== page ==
Last night, J. and I bundled up and spent a good hour, on and off, standing in our driveway. We leaned against our car and watched the sky. The solar eclipse started with a small bite out of the side and gradually, ever so slowly, the moon disappeared.

As it sank into the earth’s shadow, the aurora borealis appeared – odd, razor sharp white and green lights slashed across the sky. It was amazing. And oddly, on our street, we were the only ones outside.

Across the road, two girls occasionally stood on their second floor balcony, laughing loudly into the night and talking in that unique small-town dialect of Redneck about how “pretty soon there won’t be any Canadians left. It’ll all be immigrants.”

When I first went outside, I thought they were taking part, talking – albiet loudly – while they watched the show unfold. But then, at the very end, as the final sliver of glowing crescent was about to be swallowed up, they went back inside. They missed the final, hard-earned act. And I realized: they don’t care. They’re outside to smoke. They probably didn’t even notice.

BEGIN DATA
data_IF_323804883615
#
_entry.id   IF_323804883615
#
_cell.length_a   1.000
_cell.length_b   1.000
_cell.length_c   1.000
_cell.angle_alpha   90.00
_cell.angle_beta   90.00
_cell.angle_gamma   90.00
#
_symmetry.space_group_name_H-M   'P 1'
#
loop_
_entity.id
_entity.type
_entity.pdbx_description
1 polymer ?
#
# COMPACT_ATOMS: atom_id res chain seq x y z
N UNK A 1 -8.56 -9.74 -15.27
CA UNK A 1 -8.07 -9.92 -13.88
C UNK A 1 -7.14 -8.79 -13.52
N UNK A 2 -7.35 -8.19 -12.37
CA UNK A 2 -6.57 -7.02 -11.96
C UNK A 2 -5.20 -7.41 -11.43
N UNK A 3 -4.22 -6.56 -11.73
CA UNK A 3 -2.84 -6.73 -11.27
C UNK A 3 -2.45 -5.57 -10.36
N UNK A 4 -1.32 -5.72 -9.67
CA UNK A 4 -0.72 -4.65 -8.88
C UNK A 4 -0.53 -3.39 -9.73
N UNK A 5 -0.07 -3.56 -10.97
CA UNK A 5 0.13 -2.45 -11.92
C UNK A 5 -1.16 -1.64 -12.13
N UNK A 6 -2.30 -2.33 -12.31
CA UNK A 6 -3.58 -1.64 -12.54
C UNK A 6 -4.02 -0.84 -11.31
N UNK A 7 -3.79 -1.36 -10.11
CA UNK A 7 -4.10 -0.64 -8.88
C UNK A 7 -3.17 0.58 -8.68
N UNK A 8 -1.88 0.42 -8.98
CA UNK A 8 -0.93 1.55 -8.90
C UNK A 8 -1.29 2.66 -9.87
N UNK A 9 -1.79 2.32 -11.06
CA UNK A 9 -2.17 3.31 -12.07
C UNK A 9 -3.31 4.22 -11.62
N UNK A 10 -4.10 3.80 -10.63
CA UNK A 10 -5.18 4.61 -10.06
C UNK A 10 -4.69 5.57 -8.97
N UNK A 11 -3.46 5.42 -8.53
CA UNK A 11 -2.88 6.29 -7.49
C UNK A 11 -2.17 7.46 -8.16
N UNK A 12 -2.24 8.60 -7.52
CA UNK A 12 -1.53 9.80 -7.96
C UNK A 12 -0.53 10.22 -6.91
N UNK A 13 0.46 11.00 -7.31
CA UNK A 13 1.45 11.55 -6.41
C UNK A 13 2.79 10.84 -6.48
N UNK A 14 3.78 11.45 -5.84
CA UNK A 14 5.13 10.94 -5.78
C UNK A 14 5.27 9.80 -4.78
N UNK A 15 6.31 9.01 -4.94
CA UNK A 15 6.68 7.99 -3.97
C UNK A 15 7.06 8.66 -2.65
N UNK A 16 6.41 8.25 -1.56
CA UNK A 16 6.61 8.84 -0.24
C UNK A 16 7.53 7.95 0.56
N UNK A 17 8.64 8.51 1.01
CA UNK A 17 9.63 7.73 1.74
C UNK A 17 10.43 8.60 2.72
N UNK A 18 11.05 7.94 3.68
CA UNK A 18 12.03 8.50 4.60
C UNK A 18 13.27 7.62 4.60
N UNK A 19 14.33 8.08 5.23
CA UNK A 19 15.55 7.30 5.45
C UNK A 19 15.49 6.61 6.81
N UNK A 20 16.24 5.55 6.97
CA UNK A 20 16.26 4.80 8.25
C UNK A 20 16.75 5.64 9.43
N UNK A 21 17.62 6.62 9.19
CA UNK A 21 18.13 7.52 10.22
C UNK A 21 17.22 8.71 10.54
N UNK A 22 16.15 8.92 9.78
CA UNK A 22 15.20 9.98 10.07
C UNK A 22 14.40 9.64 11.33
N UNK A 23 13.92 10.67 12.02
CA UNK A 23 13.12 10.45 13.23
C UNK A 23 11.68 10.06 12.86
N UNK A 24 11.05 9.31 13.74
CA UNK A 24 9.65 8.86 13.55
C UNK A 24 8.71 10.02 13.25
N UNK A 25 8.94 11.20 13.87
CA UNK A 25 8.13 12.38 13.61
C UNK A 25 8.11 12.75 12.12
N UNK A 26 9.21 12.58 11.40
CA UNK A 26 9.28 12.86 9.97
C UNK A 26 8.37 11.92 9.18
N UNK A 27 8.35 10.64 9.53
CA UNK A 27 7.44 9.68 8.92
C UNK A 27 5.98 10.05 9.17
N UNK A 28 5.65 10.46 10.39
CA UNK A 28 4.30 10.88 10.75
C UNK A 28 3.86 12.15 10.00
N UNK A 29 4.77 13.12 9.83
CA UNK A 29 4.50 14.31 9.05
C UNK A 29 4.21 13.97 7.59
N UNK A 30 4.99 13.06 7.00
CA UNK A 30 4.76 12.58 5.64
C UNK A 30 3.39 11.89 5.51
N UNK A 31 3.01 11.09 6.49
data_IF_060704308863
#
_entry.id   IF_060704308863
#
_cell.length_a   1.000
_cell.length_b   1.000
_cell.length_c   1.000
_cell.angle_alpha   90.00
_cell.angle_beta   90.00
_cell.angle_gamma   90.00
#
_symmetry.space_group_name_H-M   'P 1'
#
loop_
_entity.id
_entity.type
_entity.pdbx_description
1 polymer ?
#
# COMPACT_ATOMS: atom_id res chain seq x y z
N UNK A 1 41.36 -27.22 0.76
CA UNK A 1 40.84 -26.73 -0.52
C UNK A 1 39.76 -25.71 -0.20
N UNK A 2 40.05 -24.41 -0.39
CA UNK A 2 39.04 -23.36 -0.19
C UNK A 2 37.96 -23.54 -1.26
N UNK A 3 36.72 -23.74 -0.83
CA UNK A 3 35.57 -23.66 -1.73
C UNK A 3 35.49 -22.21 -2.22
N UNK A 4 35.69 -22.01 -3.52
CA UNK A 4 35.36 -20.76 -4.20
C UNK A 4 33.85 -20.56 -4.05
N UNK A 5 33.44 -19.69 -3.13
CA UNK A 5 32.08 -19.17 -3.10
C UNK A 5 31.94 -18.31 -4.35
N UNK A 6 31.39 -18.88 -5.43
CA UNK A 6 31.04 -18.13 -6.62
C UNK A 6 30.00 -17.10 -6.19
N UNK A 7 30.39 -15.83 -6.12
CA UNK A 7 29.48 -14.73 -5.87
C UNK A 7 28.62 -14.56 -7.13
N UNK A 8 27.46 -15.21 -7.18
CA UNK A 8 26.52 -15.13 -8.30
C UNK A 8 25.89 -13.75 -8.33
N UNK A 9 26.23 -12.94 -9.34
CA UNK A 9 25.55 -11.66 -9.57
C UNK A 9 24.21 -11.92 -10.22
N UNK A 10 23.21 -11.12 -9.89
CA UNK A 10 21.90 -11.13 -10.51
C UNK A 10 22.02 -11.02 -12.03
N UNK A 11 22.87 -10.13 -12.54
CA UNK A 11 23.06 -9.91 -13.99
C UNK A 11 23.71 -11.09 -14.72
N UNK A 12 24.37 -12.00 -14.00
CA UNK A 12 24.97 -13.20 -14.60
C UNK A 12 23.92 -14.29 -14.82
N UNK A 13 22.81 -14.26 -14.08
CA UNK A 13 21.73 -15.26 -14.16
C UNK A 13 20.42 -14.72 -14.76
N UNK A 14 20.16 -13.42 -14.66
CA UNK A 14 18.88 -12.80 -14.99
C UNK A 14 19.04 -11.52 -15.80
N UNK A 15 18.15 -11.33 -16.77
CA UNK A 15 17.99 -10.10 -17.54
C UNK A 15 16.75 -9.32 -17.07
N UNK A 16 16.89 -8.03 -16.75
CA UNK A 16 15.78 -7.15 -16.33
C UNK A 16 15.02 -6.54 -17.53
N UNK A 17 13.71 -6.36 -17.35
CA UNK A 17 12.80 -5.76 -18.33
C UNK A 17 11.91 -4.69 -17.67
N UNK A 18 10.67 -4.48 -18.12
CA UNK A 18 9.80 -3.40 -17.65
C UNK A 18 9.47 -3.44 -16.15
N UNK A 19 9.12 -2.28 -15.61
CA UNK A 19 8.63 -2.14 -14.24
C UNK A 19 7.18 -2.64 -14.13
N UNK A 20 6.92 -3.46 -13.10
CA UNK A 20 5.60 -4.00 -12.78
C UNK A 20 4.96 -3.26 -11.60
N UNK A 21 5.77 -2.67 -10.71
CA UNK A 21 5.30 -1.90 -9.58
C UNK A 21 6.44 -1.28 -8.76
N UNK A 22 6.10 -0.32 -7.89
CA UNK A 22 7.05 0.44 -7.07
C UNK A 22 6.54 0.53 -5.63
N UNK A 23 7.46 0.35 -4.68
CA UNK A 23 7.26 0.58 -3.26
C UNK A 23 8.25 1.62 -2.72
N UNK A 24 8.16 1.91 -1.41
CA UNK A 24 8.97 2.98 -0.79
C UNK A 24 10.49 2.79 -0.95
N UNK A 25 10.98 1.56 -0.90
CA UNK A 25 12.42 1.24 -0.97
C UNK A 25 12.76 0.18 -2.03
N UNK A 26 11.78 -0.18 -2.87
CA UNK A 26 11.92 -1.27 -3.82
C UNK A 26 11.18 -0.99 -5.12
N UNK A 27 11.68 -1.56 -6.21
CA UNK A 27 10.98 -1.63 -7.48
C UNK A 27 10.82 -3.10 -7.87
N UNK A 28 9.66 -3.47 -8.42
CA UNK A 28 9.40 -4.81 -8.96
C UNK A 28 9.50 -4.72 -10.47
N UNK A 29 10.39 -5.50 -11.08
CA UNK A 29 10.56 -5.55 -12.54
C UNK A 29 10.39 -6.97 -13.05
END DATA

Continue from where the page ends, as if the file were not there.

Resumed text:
I was glad they went away. This was no time for the mundane, not as we stood in the freezing cold, my husband with ridiculous bare feet inside his untied boots (he ran a hot bath when it was over) earning our quick glimpse of this special, momentary shift in the relationship between sun and moon.

The whole world was crisp and clearly defined – edges sharp, like they are in minus-20 degrees. Smoke from our neighbour’s chimney mixed with misty clouds floating over the sky, intermittently hiding the moon. It was quiet.

And in the silence, we watched the russet cloak settle on that normally bone-white star. I let it unfold, that amazed feeling of wonder at how small we are, settled in this tiny corner of the universe, facing an incomprehensible depth. And how big: able to recognize that depth, to gaze into it with wonder.

Photo by Dan Bennett